The New York Times takes a look at the Rockies "Four-Man Rotation by Committee" and by extension the unhealthy state of the franchise in 2012. The results after 22 games of the set-up are obviously still mixed, but there does seem to be a little traction of late. Meanwhile, back at home, the Rockies, after nearly 20 years in existence, seem to be realizing that maybe it's a good idea to have players train at altitude during the off season to prepare for the slow recovery times they'll encounter during the season. Well, by players, they've maybe figured it out for the pitchers, as they still haven't applied this to their reverse Coors effect suffering position players.
That last link has all the latest trade gossip from Troy Renck, which is still mostly the same as it's been the last couple of weeks with just a minor tweak or two. Jeremy Guthrie, Marco Scutaro and Ramon Hernandez are all readily available, with Hernandez still being the closest to having an actual deal in place. The possibility of Rafael Betancourt becoming available is also brought up as Renck suggests the Rockies recent promotions of Coty Woods, Will Harris and Cory Riordan to the Sky Sox indicate that the organization may be prepping for some major league bullpen shuffling. Given that Matt Reynolds' name has also been involved with the Hernandez to the Mets rumors, it could just be his eventual replacement that's going to come from that group.
Speaking of the bullpen, Mike Ekstrom made his Rockies debut last night and pitched well. Players like Ekstrom are going to tend to get overlooked by blogs like this one as a pitcher of limited value that didn't come through the system. We'll tend to look at original Rockies drafted or signed players of the exact same quality in more positive terms than journeymen like Ekstrom, and it sometimes leads us to missing answers that may be right in front of our faces. If Ekstrom does reinforce a bullpen that's showing signs of fatigue, it will be a good thing.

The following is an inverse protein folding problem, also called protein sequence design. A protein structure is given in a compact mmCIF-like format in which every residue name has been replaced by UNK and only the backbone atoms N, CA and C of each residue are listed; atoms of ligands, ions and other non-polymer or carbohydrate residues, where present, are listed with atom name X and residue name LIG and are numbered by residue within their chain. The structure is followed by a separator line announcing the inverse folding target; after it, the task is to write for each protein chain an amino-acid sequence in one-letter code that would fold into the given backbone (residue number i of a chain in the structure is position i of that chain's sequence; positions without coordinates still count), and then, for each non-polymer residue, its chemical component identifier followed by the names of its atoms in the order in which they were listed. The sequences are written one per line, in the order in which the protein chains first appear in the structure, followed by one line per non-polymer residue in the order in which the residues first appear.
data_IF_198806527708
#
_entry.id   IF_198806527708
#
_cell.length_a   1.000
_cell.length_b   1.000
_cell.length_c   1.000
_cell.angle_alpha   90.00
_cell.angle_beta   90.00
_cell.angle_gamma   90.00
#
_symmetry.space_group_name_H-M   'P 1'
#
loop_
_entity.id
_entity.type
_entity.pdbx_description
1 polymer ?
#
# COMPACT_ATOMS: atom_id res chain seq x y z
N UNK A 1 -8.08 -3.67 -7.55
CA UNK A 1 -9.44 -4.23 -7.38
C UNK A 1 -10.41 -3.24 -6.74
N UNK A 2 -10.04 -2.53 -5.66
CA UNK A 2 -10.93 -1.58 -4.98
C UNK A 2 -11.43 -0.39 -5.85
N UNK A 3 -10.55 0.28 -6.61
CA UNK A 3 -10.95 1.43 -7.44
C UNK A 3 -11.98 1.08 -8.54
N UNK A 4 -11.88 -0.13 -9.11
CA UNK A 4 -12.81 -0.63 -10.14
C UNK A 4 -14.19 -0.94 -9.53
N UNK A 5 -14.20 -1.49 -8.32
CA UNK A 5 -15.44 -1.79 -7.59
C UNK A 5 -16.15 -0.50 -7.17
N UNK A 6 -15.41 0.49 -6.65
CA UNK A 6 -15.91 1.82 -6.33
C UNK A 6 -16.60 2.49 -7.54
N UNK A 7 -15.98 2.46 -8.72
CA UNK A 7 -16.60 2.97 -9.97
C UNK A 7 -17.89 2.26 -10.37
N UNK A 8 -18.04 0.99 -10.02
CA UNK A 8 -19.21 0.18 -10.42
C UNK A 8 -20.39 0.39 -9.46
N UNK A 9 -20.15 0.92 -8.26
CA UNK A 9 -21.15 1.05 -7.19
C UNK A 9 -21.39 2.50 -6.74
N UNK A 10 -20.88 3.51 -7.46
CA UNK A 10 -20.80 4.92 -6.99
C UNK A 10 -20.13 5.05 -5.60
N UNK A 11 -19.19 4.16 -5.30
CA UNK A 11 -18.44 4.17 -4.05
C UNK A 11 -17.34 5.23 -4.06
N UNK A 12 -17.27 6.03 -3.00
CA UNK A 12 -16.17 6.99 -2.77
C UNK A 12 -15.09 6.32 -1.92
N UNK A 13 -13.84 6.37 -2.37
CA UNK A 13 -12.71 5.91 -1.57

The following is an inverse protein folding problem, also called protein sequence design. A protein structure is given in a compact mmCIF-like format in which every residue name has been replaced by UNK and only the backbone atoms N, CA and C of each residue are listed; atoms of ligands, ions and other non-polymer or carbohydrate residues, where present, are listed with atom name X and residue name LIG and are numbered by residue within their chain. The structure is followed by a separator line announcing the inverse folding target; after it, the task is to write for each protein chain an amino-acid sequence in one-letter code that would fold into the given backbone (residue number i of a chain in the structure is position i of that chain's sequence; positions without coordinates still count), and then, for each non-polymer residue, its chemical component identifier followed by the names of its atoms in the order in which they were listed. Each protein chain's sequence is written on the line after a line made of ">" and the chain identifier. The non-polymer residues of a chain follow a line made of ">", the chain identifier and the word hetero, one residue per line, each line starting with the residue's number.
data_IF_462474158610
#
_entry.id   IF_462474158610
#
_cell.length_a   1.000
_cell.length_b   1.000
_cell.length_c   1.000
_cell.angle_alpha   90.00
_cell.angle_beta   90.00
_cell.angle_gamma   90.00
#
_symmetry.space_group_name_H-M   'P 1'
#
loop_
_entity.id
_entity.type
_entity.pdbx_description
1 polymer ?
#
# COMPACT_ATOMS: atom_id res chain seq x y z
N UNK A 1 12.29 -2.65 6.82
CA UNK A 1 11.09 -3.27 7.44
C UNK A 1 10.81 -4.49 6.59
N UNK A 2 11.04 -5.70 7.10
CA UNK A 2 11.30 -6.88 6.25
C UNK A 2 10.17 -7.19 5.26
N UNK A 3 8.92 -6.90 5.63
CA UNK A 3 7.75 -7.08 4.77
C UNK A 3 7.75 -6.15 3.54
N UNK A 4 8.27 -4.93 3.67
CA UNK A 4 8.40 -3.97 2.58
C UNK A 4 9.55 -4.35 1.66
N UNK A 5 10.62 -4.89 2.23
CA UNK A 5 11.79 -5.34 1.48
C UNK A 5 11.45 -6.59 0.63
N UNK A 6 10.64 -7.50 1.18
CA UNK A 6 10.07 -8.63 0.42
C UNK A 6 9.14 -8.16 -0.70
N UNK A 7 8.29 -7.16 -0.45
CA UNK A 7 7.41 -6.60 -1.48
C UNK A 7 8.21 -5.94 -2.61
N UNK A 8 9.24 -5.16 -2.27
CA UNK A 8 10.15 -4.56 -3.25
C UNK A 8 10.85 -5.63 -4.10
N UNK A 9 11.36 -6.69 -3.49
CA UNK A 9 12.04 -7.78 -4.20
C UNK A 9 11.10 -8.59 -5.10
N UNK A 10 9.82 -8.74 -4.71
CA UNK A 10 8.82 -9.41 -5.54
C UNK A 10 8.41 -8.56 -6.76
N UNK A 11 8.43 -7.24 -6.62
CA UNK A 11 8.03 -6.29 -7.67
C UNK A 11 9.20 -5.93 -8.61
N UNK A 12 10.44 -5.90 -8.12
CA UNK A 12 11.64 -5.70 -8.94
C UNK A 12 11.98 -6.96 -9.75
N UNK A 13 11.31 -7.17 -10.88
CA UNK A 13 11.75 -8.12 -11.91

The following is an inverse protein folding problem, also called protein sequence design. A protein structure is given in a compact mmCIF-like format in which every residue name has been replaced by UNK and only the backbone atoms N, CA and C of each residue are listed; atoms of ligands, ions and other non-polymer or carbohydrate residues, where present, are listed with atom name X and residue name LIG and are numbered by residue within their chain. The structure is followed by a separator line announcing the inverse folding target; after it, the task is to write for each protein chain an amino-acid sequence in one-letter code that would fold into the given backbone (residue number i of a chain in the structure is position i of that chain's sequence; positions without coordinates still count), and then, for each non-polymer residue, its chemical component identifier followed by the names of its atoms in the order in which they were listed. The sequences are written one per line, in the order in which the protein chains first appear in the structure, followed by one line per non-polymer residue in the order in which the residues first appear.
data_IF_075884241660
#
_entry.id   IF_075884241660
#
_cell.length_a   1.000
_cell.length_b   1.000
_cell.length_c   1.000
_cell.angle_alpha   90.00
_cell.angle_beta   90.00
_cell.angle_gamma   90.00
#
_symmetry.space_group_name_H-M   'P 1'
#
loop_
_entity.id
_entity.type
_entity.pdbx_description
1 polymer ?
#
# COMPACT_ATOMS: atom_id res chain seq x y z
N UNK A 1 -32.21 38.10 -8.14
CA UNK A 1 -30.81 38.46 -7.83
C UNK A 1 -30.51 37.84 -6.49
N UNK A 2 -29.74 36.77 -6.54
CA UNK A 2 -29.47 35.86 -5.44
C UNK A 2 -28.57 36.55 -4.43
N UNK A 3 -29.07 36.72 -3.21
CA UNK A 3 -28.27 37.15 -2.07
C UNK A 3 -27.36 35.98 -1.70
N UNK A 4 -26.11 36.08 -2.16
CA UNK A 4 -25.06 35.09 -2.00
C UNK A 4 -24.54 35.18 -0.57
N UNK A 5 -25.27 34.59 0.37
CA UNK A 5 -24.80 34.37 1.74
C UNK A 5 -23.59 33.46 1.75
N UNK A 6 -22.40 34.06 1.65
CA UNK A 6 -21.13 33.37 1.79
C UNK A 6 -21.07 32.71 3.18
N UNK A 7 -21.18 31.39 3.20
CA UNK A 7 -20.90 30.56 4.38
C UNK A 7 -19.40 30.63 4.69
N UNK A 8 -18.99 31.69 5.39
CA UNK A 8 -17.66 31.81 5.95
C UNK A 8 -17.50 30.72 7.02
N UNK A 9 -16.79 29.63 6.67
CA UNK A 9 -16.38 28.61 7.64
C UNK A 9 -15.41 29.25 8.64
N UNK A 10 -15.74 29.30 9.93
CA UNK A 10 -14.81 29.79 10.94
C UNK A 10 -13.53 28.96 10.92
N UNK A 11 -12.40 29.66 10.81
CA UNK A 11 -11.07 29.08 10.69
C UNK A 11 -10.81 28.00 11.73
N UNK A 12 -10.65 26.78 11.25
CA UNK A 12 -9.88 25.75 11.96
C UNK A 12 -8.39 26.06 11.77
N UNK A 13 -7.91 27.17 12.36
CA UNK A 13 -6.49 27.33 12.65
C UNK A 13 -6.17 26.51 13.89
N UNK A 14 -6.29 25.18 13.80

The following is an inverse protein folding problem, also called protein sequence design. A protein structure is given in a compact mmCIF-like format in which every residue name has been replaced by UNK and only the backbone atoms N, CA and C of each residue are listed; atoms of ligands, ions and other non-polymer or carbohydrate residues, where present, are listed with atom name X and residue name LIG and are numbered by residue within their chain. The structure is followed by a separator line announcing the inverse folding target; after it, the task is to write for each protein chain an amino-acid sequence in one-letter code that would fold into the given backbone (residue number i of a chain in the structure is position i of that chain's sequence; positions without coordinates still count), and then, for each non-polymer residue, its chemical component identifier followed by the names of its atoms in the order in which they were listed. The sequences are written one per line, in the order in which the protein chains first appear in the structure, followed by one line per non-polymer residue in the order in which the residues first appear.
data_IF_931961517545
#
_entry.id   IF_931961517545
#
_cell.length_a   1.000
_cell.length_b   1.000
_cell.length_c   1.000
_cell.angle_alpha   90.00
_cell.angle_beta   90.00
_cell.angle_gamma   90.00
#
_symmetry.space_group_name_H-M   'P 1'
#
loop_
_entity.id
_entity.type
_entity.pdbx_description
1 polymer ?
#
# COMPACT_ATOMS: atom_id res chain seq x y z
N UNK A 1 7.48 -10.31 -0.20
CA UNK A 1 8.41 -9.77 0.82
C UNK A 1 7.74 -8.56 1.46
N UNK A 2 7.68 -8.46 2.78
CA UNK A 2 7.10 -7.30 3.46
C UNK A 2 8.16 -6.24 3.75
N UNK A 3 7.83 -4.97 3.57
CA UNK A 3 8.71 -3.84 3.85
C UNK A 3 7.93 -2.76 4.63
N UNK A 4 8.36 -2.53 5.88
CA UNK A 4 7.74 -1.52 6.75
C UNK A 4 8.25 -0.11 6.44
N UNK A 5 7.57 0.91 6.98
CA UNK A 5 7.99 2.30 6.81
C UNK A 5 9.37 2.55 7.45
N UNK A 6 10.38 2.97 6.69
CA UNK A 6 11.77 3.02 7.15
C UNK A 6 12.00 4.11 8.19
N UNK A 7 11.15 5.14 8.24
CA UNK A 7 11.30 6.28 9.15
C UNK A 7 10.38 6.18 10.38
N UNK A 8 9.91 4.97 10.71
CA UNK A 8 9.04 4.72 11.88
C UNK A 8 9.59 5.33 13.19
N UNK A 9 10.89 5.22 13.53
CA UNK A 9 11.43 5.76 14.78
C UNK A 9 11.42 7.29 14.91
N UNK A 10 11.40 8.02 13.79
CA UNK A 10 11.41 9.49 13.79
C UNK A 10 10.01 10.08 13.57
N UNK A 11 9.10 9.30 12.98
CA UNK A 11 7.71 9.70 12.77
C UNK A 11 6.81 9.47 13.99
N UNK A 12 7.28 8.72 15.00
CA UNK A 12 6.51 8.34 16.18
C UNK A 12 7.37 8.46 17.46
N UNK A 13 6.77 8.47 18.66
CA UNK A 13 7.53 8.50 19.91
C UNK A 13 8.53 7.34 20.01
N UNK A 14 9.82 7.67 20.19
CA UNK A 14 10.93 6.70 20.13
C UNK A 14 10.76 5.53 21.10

I rarely link Woody Paige columns, just because they're inane and often misleading in the smarmy politician sense, and this one does have its share of that, particularly his challenging the validity of the Rockies current four-man rotation on the basis of pitcher wins is sort of like evaluating a cat on its ability to do dog tricks. The system as it's set up will clearly and obviously lead to fewer W's for starting pitchers, even if it was working perfectly according to plan (more relievers would get the wins.) That said, the first three points of this following paragraph are somewhat salient if true:
The problems with this invention: (a) the Rockies' starting pitchers don't like it; (b) the manager and the dual pitching coaches don't like it; (c) pitchers on other teams don't like it and will never agree to join the Rockies; (d) most everybody else in or out of baseball laughs at it.
The last point is more or less meaningless, as if I knew the Rockies would win more games by wearing silly hats, I would gladly support the silly hat wearing over the losing we've grown accustomed to. The first three points, and particularly the first two, however, are an issue. The third one not so much because the Rockies weren't attracting non-desperate free agent pitchers to begin with, so nothing really has changed there except for giving their agents another out without making their clients sound like altitude chickens. However, the coaches and manager need to be on board to sell the four-man vision to the pitchers already in the system, and in the sense that everybody in a job has to have confidence in the work they do, the pitchers already in the system need to believe it's going to work, and ultimately work out for them professionally before it actually will.
The rest of Paige's argument drifts back into armchair punditry and doesn't actually present any evidence that the four man rotation will fail outside of "I'm dumb, but threw some correct opinions that stuck on a wall once," but you can go ahead and read it to see for yourself, if you want to.
One positive aspect of O'Dowd's pitch limit plan is that it will almost certainly retain young pitcher trade value for the Rockies to an extent we haven't seen, as opposing GM's will see the lack of wear and tear on the arms here as a desirable thing and not be so quick to question the health of available pitchers on the Rockies trade block.